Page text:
Six patients with hypoglycemia due to chlorpropamide are reported. The common characteristics were old age and/or poor nutritional state.

The serum concentration of chlorpropamide during hypoglycemia was not higher than that seen in a group of chlorpropamide-treated diabetics without hypoglycemia. In both groups, the serum level declined in a rectilinear fashion after the drug was stopped, and the rate of decline was similar in the two groups. The serum level of chlorpropamide in the control group covered a fourfold range at the same dose level, and had no correlation with the degree of diabetic control.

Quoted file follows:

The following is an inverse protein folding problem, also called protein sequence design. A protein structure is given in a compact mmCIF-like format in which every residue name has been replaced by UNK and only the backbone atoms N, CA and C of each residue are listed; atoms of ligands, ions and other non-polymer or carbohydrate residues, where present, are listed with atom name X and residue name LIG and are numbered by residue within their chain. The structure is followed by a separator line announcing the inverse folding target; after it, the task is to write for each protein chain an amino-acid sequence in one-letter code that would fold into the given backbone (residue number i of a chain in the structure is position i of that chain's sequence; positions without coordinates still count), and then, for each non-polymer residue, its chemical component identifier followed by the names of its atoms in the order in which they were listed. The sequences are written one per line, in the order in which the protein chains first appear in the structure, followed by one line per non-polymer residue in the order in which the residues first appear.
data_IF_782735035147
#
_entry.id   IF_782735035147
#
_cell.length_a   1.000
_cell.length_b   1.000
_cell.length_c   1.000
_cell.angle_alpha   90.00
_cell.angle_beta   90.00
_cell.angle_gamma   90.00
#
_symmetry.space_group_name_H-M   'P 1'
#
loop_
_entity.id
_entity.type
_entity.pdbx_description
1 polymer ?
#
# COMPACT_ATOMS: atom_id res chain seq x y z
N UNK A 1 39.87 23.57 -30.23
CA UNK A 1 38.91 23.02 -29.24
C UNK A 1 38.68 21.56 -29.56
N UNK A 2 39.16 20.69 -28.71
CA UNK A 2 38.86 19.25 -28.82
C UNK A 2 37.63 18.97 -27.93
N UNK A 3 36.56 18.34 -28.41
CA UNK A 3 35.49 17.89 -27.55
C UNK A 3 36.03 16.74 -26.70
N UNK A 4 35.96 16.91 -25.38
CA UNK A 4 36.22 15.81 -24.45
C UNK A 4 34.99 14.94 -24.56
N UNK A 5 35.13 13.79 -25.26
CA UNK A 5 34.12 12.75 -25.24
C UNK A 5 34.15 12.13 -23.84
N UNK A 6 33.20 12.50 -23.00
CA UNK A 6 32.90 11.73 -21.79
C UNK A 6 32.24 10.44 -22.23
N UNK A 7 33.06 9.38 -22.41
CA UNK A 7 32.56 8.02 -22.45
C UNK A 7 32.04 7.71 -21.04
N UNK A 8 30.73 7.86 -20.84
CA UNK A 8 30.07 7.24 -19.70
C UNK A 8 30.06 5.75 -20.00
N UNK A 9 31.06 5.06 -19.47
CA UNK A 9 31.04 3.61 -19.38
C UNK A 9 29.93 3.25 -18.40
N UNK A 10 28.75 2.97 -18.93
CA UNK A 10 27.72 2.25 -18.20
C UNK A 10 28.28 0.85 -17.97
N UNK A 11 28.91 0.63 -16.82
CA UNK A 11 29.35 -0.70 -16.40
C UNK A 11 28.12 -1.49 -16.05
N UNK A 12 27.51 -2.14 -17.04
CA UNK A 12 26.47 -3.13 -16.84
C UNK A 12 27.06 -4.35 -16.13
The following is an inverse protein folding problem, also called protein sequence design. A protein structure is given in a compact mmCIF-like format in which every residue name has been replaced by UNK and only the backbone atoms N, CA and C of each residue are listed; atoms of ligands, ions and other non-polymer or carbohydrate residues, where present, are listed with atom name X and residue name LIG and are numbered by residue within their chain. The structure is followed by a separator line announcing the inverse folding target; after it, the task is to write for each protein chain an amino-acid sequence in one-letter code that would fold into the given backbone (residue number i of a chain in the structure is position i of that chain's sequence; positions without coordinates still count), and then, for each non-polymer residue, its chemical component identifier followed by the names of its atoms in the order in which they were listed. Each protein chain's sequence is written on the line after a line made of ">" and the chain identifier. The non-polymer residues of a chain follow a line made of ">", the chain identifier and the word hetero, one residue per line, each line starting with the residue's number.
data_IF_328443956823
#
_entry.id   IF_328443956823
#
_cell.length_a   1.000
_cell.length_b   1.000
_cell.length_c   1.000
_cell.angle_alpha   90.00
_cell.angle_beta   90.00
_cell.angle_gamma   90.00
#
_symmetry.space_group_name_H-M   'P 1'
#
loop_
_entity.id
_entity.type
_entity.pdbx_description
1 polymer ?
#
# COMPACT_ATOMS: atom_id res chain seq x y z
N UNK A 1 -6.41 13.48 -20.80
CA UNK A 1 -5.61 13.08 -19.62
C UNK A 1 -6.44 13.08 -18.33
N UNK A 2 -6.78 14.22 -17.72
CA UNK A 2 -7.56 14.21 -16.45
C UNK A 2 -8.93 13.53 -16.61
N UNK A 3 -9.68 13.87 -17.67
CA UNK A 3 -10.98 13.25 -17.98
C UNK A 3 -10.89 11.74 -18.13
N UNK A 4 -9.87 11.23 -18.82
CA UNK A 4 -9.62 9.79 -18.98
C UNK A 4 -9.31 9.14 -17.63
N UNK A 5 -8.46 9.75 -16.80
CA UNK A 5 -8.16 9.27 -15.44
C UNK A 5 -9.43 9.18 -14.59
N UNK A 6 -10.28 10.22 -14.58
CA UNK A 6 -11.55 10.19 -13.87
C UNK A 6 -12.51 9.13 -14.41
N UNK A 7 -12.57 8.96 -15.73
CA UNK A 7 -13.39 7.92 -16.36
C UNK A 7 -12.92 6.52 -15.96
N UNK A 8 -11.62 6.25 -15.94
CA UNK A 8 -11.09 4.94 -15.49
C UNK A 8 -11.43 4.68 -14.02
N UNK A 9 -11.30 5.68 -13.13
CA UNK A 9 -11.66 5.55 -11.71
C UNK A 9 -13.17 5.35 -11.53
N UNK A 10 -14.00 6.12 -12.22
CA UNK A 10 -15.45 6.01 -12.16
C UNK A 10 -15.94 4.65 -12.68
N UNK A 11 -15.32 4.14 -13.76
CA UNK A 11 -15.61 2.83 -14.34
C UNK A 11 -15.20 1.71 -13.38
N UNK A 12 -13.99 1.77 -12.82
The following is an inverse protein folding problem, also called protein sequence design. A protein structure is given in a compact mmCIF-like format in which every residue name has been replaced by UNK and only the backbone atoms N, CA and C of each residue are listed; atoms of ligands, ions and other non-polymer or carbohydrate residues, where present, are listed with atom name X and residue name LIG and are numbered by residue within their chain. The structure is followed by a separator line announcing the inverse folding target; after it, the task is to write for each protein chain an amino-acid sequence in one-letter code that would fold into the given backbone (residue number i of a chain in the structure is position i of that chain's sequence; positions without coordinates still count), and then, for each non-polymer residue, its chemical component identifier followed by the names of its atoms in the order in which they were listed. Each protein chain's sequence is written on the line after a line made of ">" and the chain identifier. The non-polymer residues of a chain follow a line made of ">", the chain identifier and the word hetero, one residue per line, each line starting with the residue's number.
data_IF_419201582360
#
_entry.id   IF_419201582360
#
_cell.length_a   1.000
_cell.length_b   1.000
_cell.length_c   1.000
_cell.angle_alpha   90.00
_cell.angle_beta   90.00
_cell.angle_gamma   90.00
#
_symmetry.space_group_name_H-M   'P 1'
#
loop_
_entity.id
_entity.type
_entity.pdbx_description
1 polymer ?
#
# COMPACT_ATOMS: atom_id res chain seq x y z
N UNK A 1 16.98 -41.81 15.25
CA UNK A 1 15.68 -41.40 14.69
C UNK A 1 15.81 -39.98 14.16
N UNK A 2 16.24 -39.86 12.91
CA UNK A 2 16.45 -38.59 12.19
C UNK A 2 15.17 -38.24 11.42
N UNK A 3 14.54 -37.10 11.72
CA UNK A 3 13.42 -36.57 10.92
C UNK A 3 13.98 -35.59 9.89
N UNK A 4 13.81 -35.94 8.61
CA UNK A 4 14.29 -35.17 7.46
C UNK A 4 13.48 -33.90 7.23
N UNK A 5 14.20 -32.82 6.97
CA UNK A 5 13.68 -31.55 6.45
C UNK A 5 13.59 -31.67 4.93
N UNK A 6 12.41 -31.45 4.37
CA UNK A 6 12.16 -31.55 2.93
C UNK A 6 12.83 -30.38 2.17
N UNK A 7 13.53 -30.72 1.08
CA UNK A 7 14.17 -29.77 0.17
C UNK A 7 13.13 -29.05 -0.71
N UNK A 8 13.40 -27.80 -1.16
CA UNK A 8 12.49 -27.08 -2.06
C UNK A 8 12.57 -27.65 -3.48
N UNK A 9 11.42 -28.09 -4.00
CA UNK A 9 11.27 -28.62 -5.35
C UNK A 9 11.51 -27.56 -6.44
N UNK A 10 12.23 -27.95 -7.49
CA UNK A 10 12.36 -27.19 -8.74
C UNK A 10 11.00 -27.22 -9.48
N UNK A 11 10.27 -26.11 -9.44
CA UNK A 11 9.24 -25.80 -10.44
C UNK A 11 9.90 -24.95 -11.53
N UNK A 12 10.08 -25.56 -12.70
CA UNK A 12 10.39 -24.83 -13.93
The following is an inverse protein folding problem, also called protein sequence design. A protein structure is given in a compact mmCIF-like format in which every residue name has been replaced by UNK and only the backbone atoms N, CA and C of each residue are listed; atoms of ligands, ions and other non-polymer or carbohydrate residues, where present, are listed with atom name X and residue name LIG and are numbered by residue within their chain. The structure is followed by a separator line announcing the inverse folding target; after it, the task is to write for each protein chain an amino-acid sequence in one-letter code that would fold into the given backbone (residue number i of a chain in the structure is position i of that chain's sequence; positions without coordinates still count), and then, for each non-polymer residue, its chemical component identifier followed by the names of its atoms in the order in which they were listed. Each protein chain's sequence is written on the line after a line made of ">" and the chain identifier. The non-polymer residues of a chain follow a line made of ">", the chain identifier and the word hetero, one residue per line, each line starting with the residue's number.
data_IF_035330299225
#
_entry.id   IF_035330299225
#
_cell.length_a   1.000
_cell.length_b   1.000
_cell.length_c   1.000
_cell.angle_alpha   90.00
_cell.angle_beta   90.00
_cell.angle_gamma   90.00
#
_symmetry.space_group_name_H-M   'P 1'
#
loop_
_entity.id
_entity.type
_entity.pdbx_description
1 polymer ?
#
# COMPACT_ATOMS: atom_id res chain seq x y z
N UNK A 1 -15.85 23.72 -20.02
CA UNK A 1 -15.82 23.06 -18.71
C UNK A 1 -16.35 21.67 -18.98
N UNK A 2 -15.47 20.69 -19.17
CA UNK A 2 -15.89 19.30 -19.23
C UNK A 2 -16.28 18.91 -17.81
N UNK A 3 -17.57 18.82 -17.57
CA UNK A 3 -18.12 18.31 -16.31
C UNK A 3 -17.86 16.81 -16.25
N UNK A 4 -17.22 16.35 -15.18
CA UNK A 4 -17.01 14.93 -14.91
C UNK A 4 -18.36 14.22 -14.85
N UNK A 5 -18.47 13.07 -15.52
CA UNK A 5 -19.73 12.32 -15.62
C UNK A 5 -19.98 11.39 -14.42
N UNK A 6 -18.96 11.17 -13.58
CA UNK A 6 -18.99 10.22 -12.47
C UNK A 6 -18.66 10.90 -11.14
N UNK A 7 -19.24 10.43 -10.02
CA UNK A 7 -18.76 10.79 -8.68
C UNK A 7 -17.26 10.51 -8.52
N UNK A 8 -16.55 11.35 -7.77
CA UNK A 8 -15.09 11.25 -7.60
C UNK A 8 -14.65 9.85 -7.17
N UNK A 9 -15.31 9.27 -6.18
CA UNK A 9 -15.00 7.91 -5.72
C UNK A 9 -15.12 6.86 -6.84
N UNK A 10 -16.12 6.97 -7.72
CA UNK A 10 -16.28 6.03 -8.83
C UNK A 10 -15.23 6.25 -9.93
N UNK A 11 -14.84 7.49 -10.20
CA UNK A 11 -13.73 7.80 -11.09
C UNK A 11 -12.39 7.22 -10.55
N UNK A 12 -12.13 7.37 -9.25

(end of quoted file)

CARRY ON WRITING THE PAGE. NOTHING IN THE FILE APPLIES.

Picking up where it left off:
The serum insulin concentration was in two instances somewhat high compared to the low blood sugar, but most of the time was found to be at a low (fasting) level. In three patients no evidence of insulin secretion in peripheral venous blood was found even after stimulation with glucagon, glucose, or meals. In two of them, however, the absence of insulin was transient and present only during the day of hypoglycemia.

It is suggested that diabetics in negative calorie balance are predisposed to hypoglycemia ifthey continue to take chlorpropamide, and that they suffer this complication even with a serum concentration of the drug that is within therapeutic range. The pathogenesis probably does not involve increased peripheral utilization of glucose, but more probably an inhibiting effect on production of glucose by the liver.

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